Saturday, December 5, 2009
The Radkan Tower is located near the Radkan village, 24 kilometers south of Kordkooy and 54 kilometers southwest of Gorgan. It is situated on a hill and constructed on simple lines. This hill is situated in the southern foothills of the Alborz mountain range, near the valleys of Neka River, which flows from east to west. This brick structure rises to a height of 35 meters and displays artistic affects and with two Kufic inscriptions on which the name of the founder and date of the start (1016) and completion (1020) of construction can be noted. Some Pahlavi script is also visible.
The dome is bi-coated and conical in shape. Radkan Tower's interior design is plastered and with a simple appearance. Brick, plaster and lime, all are applied in the entire pillar. The whole structure has been built of bricks similar to that of the Gonbad Kavoos Tower. Its main entrance is crescent shaped and on its southern side. Initially, due to its geographic location on top of a hill and at the intersection of roads, it was constructed as a guide for visitors and travelers (along with Lajim and Resket Towers). It later became the resting place of one of the ancient commanders of the Bavand Dynasty.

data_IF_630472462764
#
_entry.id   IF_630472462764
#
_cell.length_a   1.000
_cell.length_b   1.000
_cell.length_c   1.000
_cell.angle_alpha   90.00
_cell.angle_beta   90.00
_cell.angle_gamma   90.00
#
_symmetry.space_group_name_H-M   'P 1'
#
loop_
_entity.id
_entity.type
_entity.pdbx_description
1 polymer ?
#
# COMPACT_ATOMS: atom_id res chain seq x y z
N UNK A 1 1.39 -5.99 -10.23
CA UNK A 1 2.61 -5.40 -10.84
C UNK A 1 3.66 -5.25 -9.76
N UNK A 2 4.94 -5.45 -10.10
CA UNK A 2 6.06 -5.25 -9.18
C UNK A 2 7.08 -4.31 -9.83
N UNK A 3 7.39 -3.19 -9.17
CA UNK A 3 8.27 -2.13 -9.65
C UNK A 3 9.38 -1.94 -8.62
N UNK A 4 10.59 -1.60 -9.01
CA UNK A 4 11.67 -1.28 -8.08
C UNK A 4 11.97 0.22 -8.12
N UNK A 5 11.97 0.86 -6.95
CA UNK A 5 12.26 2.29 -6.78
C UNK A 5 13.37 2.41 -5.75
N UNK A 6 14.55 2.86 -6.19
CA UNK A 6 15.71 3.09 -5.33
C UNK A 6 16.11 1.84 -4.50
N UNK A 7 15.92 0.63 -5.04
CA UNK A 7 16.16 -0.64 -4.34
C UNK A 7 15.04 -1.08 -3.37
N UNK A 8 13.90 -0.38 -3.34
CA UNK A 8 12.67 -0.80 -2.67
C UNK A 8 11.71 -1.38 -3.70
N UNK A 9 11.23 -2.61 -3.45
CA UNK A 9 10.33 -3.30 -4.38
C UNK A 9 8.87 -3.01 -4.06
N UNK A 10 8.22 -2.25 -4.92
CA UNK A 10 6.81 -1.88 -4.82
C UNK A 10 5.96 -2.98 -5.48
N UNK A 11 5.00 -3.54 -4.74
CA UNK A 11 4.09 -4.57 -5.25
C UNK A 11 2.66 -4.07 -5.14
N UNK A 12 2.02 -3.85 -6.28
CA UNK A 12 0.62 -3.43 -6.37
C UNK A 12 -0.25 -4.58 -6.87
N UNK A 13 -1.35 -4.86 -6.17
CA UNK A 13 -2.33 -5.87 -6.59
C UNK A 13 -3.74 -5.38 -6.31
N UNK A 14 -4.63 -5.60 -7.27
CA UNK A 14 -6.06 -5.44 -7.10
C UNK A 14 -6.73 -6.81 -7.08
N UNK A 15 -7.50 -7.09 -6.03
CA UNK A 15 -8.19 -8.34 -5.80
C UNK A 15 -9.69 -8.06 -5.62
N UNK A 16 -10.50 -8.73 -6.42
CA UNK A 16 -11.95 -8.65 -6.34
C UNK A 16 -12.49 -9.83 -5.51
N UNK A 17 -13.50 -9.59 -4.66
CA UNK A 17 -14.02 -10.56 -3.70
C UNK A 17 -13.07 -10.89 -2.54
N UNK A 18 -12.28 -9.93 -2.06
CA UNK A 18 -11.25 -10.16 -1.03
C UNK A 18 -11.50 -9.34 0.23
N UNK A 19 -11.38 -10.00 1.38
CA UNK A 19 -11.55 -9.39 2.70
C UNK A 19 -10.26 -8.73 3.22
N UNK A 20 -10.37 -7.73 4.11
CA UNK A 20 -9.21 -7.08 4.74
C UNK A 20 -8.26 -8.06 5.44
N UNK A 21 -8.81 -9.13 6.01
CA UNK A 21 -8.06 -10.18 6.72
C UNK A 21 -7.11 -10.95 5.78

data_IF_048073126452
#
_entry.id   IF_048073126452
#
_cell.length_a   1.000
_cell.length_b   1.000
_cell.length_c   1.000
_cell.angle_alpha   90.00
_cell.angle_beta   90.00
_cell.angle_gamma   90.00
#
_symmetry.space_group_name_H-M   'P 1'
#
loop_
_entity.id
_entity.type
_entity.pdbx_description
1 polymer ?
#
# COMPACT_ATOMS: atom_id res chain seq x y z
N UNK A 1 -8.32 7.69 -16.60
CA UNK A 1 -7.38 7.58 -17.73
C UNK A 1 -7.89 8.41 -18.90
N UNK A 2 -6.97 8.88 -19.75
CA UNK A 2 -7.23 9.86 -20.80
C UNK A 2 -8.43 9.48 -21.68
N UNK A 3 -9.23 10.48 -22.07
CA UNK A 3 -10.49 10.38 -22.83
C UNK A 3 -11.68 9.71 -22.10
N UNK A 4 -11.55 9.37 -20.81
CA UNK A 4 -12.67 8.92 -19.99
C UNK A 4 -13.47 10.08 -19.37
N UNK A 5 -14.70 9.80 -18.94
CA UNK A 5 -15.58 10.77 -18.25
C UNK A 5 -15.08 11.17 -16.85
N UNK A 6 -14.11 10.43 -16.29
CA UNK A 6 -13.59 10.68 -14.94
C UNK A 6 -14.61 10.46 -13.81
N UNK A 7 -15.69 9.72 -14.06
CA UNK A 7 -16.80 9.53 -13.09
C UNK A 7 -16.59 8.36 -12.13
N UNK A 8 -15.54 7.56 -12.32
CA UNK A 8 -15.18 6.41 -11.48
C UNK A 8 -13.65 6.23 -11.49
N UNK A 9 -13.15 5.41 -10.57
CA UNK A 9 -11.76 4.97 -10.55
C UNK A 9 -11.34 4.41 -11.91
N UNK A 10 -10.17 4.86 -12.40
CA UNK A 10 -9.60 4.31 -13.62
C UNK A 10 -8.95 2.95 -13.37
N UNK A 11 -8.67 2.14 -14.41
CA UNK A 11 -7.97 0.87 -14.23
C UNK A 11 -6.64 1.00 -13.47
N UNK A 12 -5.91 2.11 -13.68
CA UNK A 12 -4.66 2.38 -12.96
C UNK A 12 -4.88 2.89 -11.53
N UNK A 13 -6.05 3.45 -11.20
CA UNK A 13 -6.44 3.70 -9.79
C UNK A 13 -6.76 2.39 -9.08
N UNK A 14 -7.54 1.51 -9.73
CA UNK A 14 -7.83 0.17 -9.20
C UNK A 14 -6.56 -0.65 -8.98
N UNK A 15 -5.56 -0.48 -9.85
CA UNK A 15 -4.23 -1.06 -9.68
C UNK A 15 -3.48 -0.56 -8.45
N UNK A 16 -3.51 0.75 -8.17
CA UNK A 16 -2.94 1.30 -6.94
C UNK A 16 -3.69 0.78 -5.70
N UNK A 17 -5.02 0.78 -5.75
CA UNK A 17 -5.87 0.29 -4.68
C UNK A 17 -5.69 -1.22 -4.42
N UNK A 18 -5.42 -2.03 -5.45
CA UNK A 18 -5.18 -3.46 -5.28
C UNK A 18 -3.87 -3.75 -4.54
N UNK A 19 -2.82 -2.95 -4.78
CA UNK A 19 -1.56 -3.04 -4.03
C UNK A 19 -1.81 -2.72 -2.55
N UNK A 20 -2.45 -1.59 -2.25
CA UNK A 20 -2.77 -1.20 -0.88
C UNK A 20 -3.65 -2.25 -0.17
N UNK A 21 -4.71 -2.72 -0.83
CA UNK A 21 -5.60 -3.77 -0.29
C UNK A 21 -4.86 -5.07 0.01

At certain intervals are openings along the body of the Tower which were assumed to be to hold the scaffolds n place at the time of construction. However, Archeoastronomer Manochehr Arian has found solstice and equinox alignments for this structure and its openings, suggesting a sophisticated observation of the sky going back 800 years or more.
When observing the 12 walls of the structure, one notices that at precisely sunrise of the first day or winter and sunset of the first day summer sunlight shines through one door and exits the other door on the opposite side. Furthermore there are exactly 12 openings which each would correspond to a month of the year. As we approach spring, the light from one of such openings gradually drops and approaches the top of one of the doors and ultimately exits through the door on the first day of spring.